Mentions: The vast majority of respondents chose a blood pressure goal of less than 130/80 mmHg for a hypothetical patient with CKD and a creatinine clearance of 40 ml/min (Figure 3A). The question posed was: "Which class of antihypertensive medication was considered a first-line agent to slow the progression of kidney disease in a patient with mild to moderate CKD?" (Figure 3B). The responses from family medicine trainees, internal medicine trainees, and attendings were not statistically different for the data shown in Figures 3A,B, and were therefore pooled. Angiotensin-converting enzyme inhibitors (ACEi) or angiotensin receptor blockers (ARB) were the first-line medications chosen by 90% and 48% of respondents, respectively, and only 6% chose neither of the two. Respondents were then given a case scenario of a 37-year-old man with hypertension, microalbuminuria, and a blood pressure of 145/95 mmHg, who is only treated with a thiazide diuretic. Asked if they would add an ACEi to this patient's regimen, a decreasing number of respondents opted to do so as the patient's serum creatinine increased (Figure 3C). Family medicine trainees were significantly less likely to choose an ACEi once the serum creatinine was greater than 1.4 mg/dl (P < 0.0001). There was no difference in the response whether the scenario was given for an African-American or a Non-Hispanic Caucasian man (data not shown).

Bottom Line: Questions were focused on the identification of CKD risk factors, screening for CKD and associated co-morbidities, as well as management of anemia and secondary hyperparathyroidism in patients with CKD.Our data show that CKD risk factors are not universally recognized, screening for CKD complications is not generally taken into consideration, and that the management of anemia and secondary hyperparathyroidism poses major diagnostic and therapeutic difficulties for trainees.Educational efforts are needed to raise awareness of clinical practice guidelines and recommendations for patients with CKD among future practitioners.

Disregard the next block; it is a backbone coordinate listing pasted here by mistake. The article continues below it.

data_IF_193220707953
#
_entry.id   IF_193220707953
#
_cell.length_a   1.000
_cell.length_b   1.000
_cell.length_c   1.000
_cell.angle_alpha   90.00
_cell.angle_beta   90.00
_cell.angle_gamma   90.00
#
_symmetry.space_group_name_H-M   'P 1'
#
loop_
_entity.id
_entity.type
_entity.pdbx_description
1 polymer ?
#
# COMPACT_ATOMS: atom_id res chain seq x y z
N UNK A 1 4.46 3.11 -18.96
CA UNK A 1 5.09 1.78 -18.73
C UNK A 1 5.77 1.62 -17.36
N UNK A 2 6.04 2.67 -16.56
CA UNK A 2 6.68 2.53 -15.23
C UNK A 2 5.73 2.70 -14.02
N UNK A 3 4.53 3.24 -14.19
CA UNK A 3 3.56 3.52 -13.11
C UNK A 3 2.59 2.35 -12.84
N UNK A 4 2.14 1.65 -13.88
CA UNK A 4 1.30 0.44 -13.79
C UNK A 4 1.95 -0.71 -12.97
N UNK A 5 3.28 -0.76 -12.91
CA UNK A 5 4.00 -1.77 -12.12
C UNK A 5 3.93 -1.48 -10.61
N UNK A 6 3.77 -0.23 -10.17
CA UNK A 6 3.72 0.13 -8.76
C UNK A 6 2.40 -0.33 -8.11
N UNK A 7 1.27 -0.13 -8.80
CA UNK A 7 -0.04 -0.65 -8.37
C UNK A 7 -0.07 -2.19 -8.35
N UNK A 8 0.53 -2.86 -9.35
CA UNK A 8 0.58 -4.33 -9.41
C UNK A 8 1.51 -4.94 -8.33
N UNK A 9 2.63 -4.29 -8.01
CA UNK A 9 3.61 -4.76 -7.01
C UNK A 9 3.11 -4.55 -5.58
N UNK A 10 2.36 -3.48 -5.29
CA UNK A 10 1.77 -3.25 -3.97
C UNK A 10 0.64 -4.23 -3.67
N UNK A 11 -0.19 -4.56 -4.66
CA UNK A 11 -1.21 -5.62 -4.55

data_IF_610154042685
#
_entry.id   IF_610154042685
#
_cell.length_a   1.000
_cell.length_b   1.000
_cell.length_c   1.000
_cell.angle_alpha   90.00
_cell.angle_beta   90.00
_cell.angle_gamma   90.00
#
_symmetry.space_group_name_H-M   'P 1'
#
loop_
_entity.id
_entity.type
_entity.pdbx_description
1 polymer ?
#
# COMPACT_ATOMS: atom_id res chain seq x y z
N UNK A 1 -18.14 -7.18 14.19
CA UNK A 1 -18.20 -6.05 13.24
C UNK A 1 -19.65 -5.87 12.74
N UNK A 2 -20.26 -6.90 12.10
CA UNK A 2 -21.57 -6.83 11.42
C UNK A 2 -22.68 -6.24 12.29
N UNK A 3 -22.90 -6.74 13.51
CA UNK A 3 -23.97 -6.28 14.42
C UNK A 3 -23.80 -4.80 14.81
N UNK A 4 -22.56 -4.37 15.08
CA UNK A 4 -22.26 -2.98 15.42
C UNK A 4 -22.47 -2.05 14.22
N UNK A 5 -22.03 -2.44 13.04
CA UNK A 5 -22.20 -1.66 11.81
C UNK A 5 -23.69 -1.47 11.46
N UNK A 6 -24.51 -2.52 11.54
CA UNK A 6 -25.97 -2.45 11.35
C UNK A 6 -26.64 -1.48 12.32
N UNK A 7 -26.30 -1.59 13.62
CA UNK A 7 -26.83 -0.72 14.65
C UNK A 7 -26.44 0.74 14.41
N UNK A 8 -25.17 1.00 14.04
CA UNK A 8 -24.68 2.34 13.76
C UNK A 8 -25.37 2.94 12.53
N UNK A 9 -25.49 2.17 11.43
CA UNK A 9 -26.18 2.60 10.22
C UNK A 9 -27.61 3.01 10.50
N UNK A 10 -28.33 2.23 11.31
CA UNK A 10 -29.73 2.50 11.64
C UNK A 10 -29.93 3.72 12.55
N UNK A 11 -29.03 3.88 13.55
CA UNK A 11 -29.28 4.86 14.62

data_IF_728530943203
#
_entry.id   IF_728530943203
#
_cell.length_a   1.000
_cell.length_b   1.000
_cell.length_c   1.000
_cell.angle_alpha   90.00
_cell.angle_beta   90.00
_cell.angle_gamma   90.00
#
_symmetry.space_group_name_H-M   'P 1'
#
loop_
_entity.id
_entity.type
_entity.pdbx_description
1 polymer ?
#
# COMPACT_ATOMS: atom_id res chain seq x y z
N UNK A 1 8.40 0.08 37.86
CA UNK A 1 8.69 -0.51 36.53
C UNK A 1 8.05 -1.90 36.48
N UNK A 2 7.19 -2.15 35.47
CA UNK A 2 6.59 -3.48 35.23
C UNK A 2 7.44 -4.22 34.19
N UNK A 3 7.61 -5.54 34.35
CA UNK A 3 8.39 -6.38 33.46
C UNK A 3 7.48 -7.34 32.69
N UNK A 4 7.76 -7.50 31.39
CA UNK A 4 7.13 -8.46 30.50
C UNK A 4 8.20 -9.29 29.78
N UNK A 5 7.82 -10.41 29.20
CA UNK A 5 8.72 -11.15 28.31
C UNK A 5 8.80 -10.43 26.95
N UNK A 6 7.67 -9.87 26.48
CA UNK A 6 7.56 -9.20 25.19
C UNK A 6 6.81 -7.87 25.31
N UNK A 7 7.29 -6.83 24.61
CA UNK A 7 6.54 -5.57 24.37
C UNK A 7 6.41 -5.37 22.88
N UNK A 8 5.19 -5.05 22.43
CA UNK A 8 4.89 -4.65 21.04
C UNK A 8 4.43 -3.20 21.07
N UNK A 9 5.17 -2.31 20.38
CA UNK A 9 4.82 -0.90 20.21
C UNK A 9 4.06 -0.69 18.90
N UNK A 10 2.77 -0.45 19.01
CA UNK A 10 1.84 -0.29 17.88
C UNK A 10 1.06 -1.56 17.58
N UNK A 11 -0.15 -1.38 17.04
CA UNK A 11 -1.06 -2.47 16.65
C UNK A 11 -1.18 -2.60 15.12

View Article: PubMed Central - HTML - PubMed

Affiliation: Division of Nephrology and Hypertension, University of Miami Miller School of Medicine, Miami, FL, USA. olenz@med.miami.edu

ABSTRACT

Background: Complications of chronic kidney disease (CKD) contribute to morbidity and mortality. Consequently, treatment guidelines have been developed to facilitate early detection and treatment. However, given the high prevalence of CKD, many patients with early CKD are seen by non-nephrologists, who need to be aware of CKD complications, screening methods and treatment goals in order to initiate timely therapy and referral.

Methods: We performed a web-based survey to assess perceptions and practice patterns in CKD care among 376 family medicine and internal medicine trainees in the United States. Questions were focused on the identification of CKD risk factors, screening for CKD and associated co-morbidities, as well as management of anemia and secondary hyperparathyroidism in patients with CKD.

Results: Our data show that CKD risk factors are not universally recognized, screening for CKD complications is not generally taken into consideration, and that the management of anemia and secondary hyperparathyroidism poses major diagnostic and therapeutic difficulties for trainees.

Conclusion: Educational efforts are needed to raise awareness of clinical practice guidelines and recommendations for patients with CKD among future practitioners.

Show MeSH
Related in: MedlinePlus